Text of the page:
NY plot probe: Pak frees ex-Army Major

A retired Army major said on Saturday he had been cleared of any wrongdoing after Pak intelligence released him from custody.

Islamabad: A retired army major said on Saturday he
had been cleared of any wrongdoing after Pakistani
intelligence released him from custody in connection with the
attempted car bombing in New York`s Times Square.

Adnan Ahmad and his brother were among at least 11 people
that Pakistan has rounded up since the failed attack May 1.
Two other suspects face allegations of involvement in the
plot, but no one in Pakistan has been charged.

Ahmad`s detention was especially sensitive because of
ongoing US suspicion that elements in Pakistan`s military and
intelligence world who are sympathetic to Islamist causes have
assisted would-be jihadists.

Pakistan`s army spokesman Maj Gen Athar Abbas confirmed
for the first time today that Ahmad was dismissed from the
military because he had ties to banned organizations, but he
would not elaborate.

The main suspect in the car bomb case, Pakistani-American
Faisal Shahzad, is being held by US authorities. Shahzad is
the son of a former Pakistani Air Force officer.

Ahmad was let go on Friday upon orders from higher-ups,
an intelligence official confirmed on condition of anonymity
because he was not authorized to speak on the record.

He would not give any details about the man`s detention
or what information it yielded.

Ahmad went missing May 10, and his brother, computer
engineer Qamar Ahmad, disappeared a couple of days later.
Reached at a Rawalpindi residence via phone Saturday,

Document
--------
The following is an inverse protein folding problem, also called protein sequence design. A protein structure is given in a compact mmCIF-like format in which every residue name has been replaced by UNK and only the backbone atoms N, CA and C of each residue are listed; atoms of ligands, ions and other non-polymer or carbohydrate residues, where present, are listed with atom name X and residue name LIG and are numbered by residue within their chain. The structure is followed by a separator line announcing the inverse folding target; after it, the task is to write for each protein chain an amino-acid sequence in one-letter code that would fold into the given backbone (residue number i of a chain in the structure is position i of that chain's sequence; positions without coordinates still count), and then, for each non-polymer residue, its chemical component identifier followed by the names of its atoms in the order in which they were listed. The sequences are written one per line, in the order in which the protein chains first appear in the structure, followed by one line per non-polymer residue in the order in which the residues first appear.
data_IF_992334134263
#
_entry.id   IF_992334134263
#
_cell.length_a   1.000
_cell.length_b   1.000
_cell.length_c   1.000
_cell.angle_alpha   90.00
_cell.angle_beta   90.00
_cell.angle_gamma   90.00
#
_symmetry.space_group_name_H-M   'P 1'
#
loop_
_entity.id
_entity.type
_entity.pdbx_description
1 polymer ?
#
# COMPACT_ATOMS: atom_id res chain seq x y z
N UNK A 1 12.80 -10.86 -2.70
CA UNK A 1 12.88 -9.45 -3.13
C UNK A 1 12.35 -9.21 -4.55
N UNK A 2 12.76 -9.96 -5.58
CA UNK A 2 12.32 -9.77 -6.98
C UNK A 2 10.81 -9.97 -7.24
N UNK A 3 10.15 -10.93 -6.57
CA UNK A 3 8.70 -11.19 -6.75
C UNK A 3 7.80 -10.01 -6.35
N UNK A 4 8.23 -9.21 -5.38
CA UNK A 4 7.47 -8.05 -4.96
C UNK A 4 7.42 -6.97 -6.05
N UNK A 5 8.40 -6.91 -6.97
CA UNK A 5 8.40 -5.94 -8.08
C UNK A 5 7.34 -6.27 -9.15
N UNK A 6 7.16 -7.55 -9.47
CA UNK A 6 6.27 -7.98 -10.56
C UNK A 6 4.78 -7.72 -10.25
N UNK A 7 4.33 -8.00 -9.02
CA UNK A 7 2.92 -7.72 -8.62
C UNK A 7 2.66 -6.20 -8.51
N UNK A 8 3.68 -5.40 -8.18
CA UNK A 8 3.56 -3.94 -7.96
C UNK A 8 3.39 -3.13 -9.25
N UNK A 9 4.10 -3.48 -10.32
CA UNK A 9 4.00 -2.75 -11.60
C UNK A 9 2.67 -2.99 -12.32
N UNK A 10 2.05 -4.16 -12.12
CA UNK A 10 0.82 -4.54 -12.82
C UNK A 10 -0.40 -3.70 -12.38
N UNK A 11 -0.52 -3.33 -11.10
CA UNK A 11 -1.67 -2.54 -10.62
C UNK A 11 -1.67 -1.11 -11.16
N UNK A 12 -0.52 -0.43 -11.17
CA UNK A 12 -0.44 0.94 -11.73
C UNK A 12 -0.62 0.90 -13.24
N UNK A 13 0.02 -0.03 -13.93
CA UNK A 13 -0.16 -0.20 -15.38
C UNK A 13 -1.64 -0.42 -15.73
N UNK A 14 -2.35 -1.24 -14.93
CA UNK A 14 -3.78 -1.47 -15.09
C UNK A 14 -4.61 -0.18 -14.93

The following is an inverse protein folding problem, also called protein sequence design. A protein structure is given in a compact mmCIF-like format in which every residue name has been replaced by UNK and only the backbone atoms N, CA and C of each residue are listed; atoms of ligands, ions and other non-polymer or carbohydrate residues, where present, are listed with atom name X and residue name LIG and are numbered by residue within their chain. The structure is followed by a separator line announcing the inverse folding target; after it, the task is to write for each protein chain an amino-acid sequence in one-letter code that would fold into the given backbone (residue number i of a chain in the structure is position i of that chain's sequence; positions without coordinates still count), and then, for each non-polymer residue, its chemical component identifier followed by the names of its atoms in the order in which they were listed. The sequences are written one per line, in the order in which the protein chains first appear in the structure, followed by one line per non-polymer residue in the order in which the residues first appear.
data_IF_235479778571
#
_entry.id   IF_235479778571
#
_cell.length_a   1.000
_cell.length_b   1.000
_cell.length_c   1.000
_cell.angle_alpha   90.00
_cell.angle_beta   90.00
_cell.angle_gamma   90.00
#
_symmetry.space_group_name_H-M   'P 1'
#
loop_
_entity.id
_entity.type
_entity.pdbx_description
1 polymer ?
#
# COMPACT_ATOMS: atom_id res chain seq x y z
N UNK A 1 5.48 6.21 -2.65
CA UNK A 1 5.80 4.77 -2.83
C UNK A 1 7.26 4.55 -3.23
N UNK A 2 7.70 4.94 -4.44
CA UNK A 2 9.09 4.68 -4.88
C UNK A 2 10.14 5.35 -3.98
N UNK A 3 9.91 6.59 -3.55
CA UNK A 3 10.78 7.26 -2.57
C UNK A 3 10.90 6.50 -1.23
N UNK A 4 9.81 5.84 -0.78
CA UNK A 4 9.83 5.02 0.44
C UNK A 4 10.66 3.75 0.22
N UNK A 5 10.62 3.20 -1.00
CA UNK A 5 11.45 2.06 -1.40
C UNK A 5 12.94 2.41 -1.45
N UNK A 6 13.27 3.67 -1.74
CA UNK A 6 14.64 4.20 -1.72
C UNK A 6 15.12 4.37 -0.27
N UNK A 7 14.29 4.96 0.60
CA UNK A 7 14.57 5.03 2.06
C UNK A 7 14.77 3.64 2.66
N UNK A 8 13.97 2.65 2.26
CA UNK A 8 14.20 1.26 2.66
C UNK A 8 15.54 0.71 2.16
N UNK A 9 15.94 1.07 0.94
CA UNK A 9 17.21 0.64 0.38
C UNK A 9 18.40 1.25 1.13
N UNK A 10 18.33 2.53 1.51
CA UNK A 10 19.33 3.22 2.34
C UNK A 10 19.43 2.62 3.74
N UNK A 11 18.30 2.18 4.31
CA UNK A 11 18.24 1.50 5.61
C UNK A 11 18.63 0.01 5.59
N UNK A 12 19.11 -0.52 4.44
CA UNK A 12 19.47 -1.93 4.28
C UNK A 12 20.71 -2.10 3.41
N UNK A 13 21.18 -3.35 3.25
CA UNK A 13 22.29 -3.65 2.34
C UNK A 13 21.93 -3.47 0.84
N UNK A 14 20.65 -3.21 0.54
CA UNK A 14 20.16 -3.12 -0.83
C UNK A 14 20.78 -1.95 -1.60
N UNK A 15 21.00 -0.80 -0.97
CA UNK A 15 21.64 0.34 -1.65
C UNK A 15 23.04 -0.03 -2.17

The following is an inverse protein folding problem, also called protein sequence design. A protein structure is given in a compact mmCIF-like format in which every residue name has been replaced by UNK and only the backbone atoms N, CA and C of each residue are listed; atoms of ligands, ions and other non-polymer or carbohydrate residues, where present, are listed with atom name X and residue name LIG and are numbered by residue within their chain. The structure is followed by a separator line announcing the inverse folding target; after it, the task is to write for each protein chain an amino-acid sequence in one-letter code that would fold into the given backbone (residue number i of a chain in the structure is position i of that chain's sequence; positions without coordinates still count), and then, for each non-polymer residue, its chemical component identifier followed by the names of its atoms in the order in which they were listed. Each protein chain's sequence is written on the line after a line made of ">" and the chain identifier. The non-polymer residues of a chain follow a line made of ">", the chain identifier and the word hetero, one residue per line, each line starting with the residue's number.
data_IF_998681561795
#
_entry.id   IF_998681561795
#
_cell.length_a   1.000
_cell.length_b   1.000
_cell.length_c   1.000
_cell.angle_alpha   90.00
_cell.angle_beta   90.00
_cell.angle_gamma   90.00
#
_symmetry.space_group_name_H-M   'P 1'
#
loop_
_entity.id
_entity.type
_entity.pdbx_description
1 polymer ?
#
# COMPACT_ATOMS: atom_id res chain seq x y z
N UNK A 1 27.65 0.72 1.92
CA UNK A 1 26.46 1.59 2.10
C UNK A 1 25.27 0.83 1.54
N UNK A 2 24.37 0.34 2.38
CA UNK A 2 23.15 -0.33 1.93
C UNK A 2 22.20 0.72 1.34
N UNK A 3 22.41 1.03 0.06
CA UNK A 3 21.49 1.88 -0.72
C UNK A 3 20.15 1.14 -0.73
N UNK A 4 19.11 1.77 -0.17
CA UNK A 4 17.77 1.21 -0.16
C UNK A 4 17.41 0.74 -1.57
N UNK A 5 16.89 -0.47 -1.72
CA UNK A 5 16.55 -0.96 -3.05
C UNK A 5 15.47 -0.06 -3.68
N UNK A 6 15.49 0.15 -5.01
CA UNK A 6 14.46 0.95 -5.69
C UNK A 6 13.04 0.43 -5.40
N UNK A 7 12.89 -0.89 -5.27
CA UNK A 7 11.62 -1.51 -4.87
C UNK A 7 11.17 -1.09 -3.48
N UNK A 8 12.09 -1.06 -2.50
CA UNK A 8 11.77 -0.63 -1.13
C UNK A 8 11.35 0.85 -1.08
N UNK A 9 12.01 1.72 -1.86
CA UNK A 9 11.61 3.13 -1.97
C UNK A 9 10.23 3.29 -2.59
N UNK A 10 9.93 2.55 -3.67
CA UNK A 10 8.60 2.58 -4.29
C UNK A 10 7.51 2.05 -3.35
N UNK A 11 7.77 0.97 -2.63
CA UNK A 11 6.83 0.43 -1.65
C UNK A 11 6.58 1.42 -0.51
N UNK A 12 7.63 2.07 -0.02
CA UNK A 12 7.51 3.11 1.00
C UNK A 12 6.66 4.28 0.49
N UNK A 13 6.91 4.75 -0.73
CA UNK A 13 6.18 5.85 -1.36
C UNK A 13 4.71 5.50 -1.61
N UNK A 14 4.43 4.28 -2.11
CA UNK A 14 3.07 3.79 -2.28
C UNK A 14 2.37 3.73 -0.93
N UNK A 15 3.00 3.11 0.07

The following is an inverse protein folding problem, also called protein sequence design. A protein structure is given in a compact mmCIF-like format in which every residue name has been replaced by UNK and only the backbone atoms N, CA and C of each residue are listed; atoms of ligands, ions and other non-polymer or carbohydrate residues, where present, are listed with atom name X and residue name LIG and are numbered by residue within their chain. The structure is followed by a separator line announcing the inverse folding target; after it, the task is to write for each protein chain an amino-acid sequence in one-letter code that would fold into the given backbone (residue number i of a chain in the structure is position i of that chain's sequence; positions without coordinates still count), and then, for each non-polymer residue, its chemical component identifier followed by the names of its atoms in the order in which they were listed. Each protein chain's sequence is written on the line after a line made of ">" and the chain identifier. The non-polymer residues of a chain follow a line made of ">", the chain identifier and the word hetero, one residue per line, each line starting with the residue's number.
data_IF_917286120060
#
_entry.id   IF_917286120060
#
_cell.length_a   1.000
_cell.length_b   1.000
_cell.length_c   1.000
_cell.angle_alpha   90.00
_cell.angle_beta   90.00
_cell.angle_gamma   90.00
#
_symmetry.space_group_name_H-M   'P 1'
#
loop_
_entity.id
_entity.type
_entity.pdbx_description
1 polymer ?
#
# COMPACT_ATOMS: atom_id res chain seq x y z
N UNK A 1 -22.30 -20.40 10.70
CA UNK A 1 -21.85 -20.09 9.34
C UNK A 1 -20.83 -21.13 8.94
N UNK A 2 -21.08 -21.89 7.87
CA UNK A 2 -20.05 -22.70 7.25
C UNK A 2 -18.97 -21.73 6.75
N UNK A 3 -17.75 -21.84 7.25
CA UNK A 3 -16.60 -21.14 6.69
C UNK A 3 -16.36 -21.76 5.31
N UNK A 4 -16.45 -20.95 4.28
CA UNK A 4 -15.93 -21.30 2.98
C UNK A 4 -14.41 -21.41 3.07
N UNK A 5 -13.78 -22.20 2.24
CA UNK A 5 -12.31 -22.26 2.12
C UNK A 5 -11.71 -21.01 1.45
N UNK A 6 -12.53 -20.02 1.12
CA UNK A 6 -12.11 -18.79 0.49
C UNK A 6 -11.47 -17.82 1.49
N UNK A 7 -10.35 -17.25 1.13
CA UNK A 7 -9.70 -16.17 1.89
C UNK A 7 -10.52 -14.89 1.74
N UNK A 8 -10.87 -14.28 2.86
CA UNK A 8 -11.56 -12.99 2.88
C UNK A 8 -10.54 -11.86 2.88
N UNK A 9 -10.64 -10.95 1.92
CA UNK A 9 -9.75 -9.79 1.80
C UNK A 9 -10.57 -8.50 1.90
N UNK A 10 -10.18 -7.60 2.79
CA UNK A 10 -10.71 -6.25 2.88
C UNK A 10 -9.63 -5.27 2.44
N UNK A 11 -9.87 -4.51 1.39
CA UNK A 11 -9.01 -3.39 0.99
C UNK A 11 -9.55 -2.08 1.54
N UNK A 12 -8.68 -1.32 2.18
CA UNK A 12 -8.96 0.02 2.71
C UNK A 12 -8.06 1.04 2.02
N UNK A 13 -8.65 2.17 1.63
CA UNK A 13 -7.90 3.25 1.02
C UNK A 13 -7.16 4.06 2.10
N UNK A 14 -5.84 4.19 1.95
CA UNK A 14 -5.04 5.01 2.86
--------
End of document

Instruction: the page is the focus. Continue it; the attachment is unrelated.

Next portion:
Ahmad told that he was fine and that he
expected his brother to be released shortly.

"It was confusion. I am now back with my family," the
former major said. "It is a proof that it was just a
misunderstanding. They have cleared me."

He declined to discuss anything about his detention or
his ties to Shahzad. Intelligence officials have said he was
linked to people who knew Shahzad.

Ahmad also would not discuss the circumstances
surrounding his departure from the army or exactly when it

Intelligence officials have said he bought his way out in
the last two months because of a "disagreement" with the
army`s policies. But the army`s chief spokesman said Ahmad was
forced out.

"He was dismissed from service for his links with
proscribed organizations," Abbas said.

US officials have accused Shahzad of working with the
Pakistani Taliban to organize the car bomb, a rudimentary
device that failed to detonate. Shahzad was arrested two days
after the failed attack as he tried to fly out of the US on a
Dubai-bound plane.


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